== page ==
The next image was an unfound copyright, but skull can be seen, and that is what is important in this bit. The skull here is in a strange perspective but two things stand out that remind us of Brachiosaurus immediately: high nostrils and skull size. The dental battery in both animals is fairly similar; both dinosaurs exhibit a mouth full of long peg-like teeth on both maxilla and mandible. The difference comes in the length of that skull and the crest at the top. The length of this skull is somewhat difficult to see due to the perspective of the illustration, however, it is clearly of a fairly long length for a Brachiosaur. This is due to the fact that the skull of Giraffatitan is actually longer than that of Brachiosaurus and therefore this illustration of the skull is correct in that regard. The crest is set back further on the skull it appears, because the skull is in fact longer than that of its contemporary. The crest itself is also slightly larger than the nares of Brachiosaurus. Brachiosaurus actually possesses a nares much like Camarasaurus does which places the potential opening for the nostrils, if in the center of the nares, more between the eyes. If Giraffatitan were to have its nostrils at the center of its nares crest the nostrils would be just above the eyes and almost even with them rather than forward of them.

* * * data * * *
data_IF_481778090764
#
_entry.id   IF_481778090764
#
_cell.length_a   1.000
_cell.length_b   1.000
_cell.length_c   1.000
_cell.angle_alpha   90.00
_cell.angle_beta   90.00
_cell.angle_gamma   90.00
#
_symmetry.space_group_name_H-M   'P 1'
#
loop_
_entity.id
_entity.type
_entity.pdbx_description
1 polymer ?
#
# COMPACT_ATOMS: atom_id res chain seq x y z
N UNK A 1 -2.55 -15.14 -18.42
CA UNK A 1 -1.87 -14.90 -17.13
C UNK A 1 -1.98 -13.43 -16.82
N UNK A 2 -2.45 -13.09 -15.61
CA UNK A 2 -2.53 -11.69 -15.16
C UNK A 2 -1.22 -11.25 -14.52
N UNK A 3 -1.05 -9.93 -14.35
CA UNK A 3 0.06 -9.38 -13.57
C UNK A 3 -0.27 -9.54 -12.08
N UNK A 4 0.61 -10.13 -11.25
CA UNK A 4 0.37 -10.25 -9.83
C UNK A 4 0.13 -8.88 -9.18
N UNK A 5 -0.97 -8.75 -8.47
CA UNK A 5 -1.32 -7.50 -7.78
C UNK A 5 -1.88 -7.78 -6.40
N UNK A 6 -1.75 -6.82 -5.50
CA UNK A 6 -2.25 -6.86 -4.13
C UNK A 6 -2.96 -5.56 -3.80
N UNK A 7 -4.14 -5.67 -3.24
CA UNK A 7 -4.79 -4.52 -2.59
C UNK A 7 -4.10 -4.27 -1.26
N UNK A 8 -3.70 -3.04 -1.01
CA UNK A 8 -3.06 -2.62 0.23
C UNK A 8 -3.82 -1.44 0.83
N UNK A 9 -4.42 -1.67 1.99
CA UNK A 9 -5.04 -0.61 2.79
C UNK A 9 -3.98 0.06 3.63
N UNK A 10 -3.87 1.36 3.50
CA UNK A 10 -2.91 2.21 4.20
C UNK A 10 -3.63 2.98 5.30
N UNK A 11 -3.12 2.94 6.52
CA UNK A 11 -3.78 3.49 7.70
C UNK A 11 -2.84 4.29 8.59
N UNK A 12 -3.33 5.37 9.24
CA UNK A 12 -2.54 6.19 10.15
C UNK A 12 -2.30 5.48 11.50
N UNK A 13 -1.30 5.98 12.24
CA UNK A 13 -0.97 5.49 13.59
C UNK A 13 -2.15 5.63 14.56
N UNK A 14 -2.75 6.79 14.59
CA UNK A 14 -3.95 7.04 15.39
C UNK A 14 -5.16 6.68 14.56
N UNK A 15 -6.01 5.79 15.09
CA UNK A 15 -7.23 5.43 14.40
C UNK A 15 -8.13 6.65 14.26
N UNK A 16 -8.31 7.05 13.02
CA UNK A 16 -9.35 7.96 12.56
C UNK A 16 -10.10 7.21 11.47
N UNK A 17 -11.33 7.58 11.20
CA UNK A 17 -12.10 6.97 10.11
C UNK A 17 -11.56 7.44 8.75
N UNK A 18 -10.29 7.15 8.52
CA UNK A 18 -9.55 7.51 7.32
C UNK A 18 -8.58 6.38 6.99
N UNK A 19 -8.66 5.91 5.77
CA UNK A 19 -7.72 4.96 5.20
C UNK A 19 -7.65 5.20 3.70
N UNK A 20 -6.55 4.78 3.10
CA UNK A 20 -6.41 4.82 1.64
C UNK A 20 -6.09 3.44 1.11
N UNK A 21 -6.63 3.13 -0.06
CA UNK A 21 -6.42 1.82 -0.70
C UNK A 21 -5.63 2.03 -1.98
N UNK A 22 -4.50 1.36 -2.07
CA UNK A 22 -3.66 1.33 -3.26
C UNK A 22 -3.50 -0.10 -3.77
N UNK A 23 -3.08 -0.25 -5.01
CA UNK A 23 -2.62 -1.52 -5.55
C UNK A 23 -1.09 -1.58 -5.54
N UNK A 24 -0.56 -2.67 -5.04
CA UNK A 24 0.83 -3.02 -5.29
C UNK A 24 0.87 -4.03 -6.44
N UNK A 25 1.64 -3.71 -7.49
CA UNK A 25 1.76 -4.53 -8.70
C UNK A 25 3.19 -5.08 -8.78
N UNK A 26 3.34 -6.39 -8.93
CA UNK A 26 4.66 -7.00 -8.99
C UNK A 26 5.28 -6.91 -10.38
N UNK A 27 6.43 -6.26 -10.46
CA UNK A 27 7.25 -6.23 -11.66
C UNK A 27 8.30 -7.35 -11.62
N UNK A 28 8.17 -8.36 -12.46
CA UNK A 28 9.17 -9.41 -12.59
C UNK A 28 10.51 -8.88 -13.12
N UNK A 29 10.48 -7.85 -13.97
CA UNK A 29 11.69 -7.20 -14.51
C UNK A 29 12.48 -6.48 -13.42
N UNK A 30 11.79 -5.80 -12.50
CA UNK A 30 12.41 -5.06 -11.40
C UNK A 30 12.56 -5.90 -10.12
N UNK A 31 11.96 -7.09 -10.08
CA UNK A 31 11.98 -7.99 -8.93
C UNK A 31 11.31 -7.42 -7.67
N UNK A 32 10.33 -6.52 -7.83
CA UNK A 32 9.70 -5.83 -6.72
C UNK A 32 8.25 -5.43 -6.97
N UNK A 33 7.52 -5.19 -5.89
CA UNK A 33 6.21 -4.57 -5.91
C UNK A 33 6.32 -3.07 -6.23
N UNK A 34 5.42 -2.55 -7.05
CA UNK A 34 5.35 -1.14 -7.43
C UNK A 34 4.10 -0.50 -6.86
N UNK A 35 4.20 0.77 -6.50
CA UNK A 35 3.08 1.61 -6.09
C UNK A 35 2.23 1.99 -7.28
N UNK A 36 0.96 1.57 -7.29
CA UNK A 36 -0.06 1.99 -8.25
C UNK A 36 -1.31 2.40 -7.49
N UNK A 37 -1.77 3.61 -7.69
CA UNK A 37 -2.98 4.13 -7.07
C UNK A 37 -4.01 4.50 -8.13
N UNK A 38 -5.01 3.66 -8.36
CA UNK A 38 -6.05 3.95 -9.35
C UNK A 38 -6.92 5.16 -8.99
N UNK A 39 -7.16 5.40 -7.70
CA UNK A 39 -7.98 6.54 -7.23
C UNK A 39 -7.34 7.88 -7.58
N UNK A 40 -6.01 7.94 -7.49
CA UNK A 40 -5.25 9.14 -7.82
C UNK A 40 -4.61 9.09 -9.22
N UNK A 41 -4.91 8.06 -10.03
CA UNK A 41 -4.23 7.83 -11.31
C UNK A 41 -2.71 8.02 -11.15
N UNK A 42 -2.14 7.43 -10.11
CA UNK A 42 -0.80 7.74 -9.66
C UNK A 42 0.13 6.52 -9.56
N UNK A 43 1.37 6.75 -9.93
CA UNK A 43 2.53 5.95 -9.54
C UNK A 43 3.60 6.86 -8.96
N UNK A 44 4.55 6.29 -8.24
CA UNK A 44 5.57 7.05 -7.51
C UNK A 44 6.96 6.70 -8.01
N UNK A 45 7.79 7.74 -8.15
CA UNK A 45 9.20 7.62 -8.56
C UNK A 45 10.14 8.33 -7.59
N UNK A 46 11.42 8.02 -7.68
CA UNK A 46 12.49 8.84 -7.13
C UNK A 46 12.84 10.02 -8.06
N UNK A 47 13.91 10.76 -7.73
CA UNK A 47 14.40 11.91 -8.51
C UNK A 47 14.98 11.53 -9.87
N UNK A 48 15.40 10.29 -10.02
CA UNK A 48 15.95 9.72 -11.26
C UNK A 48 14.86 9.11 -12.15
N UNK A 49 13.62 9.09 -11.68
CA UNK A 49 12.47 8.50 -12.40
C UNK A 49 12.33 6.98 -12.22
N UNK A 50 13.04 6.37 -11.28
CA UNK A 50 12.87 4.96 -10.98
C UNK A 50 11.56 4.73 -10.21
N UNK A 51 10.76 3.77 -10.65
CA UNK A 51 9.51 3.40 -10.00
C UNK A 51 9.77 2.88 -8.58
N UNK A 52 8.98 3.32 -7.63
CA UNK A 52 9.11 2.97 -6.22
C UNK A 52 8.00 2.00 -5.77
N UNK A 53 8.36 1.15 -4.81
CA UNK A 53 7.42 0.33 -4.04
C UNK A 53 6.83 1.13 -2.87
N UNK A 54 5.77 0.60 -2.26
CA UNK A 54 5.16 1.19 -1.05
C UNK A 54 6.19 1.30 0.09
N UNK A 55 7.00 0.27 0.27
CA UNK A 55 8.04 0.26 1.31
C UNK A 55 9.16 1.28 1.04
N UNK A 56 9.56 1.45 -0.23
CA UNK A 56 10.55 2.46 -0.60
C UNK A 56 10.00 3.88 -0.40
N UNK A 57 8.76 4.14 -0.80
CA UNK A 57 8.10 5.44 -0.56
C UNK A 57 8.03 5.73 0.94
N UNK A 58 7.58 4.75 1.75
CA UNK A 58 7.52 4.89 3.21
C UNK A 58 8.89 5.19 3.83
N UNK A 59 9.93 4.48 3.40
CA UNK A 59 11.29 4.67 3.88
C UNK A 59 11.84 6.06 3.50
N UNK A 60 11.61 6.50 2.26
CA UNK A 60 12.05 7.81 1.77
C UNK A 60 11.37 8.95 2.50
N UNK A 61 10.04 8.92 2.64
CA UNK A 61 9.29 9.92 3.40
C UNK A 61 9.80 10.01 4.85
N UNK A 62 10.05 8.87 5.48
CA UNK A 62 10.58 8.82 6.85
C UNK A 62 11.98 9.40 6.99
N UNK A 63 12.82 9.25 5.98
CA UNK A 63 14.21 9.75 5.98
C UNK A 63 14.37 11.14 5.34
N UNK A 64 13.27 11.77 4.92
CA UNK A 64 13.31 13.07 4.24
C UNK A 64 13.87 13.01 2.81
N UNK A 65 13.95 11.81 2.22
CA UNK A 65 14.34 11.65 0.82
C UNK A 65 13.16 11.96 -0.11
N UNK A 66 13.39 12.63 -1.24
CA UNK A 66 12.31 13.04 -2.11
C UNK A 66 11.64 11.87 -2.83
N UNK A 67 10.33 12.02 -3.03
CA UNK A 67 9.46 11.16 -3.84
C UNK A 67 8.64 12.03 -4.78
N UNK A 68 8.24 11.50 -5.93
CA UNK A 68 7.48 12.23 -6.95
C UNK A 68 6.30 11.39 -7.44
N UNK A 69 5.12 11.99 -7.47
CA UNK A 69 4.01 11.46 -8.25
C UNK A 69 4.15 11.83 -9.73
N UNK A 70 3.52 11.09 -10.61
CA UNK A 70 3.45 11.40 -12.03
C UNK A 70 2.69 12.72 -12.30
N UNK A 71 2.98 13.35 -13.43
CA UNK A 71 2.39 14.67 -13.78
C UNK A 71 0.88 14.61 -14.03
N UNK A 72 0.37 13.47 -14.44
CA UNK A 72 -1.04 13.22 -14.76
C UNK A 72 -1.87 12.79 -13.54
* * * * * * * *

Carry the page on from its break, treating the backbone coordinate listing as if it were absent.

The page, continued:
Paul's 1988 Giraffatitan reconstruction
|©Michael Taylor |
Skeletal reconstruction of Brachiosaurus altithorax. White bones represent the elements of the holotype FMNH P 25107. Light grey bones represent material referred to B. altithorax: the Felch Quarry skull USNM 5730, the cervical vertebrae BYU 12866 (C?5) and BYU 12867 (C?10), the “Ultrasauros” scapulocoracoid BYU 9462, the Potter Creek left humerus USNM 21903, left radius and right metacarpal III BYU 4744, and the left metacarpal II OMNH 01138. Dark grey bones modified from Paul’s (1988) reconstruction of Giraffatitan brancai. Scale bar equals 2 m.